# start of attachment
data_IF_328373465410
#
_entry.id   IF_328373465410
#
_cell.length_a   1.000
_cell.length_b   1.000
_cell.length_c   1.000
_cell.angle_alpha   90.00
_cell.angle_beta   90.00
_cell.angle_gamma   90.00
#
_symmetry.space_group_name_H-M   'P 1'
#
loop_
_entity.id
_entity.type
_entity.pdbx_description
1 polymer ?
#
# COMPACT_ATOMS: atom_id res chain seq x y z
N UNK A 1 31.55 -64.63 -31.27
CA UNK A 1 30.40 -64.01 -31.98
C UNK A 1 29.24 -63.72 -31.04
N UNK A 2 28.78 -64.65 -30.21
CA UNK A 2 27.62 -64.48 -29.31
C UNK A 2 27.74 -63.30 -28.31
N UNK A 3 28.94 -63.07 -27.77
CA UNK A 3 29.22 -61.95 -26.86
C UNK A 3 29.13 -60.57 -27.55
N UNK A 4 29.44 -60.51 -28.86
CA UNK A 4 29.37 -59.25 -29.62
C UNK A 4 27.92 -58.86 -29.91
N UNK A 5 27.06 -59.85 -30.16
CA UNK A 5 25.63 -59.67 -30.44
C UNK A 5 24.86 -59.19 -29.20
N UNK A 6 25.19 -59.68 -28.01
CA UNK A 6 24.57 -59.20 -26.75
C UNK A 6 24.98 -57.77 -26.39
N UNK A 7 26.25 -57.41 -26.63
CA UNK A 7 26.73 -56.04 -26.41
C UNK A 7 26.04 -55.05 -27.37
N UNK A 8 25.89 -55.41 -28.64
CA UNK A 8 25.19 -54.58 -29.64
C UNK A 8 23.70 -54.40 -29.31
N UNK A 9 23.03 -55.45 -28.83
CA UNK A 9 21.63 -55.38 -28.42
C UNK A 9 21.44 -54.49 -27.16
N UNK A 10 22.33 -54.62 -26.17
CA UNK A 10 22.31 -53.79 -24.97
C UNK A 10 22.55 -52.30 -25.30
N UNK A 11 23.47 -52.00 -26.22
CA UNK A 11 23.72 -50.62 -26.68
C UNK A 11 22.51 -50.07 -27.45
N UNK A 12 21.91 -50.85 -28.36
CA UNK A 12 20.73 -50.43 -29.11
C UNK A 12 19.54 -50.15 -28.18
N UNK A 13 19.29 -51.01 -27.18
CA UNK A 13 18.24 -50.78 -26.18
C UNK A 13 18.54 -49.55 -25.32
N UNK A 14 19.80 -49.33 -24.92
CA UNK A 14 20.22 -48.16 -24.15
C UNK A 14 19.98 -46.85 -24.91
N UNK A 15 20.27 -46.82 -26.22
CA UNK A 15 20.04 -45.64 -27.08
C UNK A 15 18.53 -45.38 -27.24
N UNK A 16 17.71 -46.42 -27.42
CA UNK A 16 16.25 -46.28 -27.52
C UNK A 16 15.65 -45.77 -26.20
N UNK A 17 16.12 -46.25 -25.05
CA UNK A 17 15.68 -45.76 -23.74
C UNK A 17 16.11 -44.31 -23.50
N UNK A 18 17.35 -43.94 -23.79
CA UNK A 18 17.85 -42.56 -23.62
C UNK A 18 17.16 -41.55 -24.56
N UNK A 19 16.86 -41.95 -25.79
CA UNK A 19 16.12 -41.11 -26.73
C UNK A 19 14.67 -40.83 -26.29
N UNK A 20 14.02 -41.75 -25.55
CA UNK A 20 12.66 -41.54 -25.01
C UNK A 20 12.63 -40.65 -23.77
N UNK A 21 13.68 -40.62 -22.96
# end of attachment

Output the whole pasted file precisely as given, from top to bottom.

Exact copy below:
data_IF_328373465410
#
_entry.id   IF_328373465410
#
_cell.length_a   1.000
_cell.length_b   1.000
_cell.length_c   1.000
_cell.angle_alpha   90.00
_cell.angle_beta   90.00
_cell.angle_gamma   90.00
#
_symmetry.space_group_name_H-M   'P 1'
#
loop_
_entity.id
_entity.type
_entity.pdbx_description
1 polymer ?
#
# COMPACT_ATOMS: atom_id res chain seq x y z
N UNK A 1 31.55 -64.63 -31.27
CA UNK A 1 30.40 -64.01 -31.98
C UNK A 1 29.24 -63.72 -31.04
N UNK A 2 28.78 -64.65 -30.21
CA UNK A 2 27.62 -64.48 -29.31
C UNK A 2 27.74 -63.30 -28.31
N UNK A 3 28.94 -63.07 -27.77
CA UNK A 3 29.22 -61.95 -26.86
C UNK A 3 29.13 -60.57 -27.55
N UNK A 4 29.44 -60.51 -28.86
CA UNK A 4 29.37 -59.25 -29.62
C UNK A 4 27.92 -58.86 -29.91
N UNK A 5 27.06 -59.85 -30.16
CA UNK A 5 25.63 -59.67 -30.44
C UNK A 5 24.86 -59.19 -29.20
N UNK A 6 25.19 -59.68 -28.01
CA UNK A 6 24.57 -59.20 -26.75
C UNK A 6 24.98 -57.77 -26.39
N UNK A 7 26.25 -57.41 -26.63
CA UNK A 7 26.73 -56.04 -26.41
C UNK A 7 26.04 -55.05 -27.37
N UNK A 8 25.89 -55.41 -28.64
CA UNK A 8 25.19 -54.58 -29.64
C UNK A 8 23.70 -54.40 -29.31
N UNK A 9 23.03 -55.45 -28.83
CA UNK A 9 21.63 -55.38 -28.42
C UNK A 9 21.44 -54.49 -27.16
N UNK A 10 22.33 -54.62 -26.17
CA UNK A 10 22.31 -53.79 -24.97
C UNK A 10 22.55 -52.30 -25.30
N UNK A 11 23.47 -52.00 -26.22
CA UNK A 11 23.72 -50.62 -26.68
C UNK A 11 22.51 -50.07 -27.45
N UNK A 12 21.91 -50.85 -28.36
CA UNK A 12 20.73 -50.43 -29.11
C UNK A 12 19.54 -50.15 -28.18
N UNK A 13 19.29 -51.01 -27.18
CA UNK A 13 18.24 -50.78 -26.18
C UNK A 13 18.54 -49.55 -25.32
N UNK A 14 19.80 -49.33 -24.92
CA UNK A 14 20.22 -48.16 -24.15
C UNK A 14 19.98 -46.85 -24.91
N UNK A 15 20.27 -46.82 -26.22
CA UNK A 15 20.04 -45.64 -27.08
C UNK A 15 18.53 -45.38 -27.24
N UNK A 16 17.71 -46.42 -27.42
CA UNK A 16 16.25 -46.28 -27.52
C UNK A 16 15.65 -45.77 -26.20
N UNK A 17 16.12 -46.25 -25.05
CA UNK A 17 15.68 -45.76 -23.74
C UNK A 17 16.11 -44.31 -23.50
N UNK A 18 17.35 -43.94 -23.79
CA UNK A 18 17.85 -42.56 -23.62
C UNK A 18 17.16 -41.55 -24.56
N UNK A 19 16.86 -41.95 -25.79
CA UNK A 19 16.12 -41.11 -26.73
C UNK A 19 14.67 -40.83 -26.29
N UNK A 20 14.02 -41.75 -25.55
CA UNK A 20 12.66 -41.54 -25.01
C UNK A 20 12.63 -40.65 -23.77
N UNK A 21 13.68 -40.62 -22.96